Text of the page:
God doesn’t create a bird and give him half a wing. He didn’t create an unfinished flower or an unfinished star. He puts the finishing touches on everything he does, and then he says, “It is good.”

The Bible says when Jesus Christ starts working in your life, he will complete what he started, in spite of the hang-ups, faults, bad decisions, sins, and circumstances that we face. One day, when we get to Heaven, we’re going to become just like Jesus, because we will see him as he is. And that’s the goal.

In the meantime, if we want to enjoy the people in our lives, we need to be patient with their progress. We must allow for their growth and development. Paul could say, “I’m not the man I used to be, thank God. But also, thank God, I’m not the man I’m going to be. I’m growing and changing.”

If you want to enjoy your marriage, you’ve got to learn to enjoy your husband or your wife right now while allowing for growth and development. Otherwise, by the time they meet your conditions, you will have still another condition for them to meet.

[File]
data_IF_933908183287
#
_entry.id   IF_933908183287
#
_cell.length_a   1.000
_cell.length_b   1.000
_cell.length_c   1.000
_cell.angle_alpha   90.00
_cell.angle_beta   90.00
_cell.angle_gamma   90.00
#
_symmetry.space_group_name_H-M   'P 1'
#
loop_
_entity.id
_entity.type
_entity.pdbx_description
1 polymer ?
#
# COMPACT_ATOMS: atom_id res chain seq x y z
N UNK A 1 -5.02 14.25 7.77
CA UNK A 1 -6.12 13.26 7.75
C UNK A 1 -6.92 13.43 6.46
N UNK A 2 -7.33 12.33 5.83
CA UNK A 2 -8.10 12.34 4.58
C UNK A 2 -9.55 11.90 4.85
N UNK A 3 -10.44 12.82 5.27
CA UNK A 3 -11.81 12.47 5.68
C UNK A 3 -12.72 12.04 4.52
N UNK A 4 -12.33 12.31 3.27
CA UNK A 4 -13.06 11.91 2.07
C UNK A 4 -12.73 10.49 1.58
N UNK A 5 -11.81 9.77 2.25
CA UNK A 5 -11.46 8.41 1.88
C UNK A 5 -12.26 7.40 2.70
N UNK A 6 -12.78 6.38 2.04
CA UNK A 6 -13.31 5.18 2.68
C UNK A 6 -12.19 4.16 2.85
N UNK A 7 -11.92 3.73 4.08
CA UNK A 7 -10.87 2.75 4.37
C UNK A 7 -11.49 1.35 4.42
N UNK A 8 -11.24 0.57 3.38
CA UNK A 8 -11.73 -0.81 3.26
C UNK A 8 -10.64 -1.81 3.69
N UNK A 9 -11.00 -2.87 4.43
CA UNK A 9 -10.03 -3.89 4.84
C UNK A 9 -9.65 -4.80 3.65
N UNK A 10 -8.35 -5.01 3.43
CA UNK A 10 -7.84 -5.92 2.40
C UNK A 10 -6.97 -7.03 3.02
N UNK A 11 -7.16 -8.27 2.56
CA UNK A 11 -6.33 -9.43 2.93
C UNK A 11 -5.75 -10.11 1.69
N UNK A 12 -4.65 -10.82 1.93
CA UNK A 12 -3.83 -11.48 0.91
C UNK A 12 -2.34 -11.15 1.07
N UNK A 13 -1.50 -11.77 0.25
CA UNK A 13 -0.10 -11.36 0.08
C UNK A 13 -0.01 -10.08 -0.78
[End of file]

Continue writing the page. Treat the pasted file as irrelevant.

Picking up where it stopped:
Parents, if you’re going to learn to enjoy your kids, you’ve got to learn to enjoy them in the process while they’re growing, because there is no such thing as a perfect kid.

And there’s no such thing as a perfect adult. If you demand perfection of the people in your life in order to enjoy them, you’re going to be miserable for the rest of your life. Nobody’s perfect.

Talk About It

– To whom do you need to show grace today, understanding that God is still working in his or her life, in his own time and his own way?

– Knowing Christ will finish what he started in you, what role do you think he wants you to play in your progress? What steps do you need to take toward spiritual growth?

Rick Warren is the founding pastor of Saddleback Church in Lake Forest, Calif., one of America’s largest and most influential churches. Rick is author of the New York Times bestseller “The Purpose Driven Life.” His book, “The Purpose Driven Church,” was named one of the 100 Christian books that changed the 20th century. He is also the founder of, a global Internet community for pastors.

This devotional © 2013 by Rick Warren. All rights reserved. Used by permission.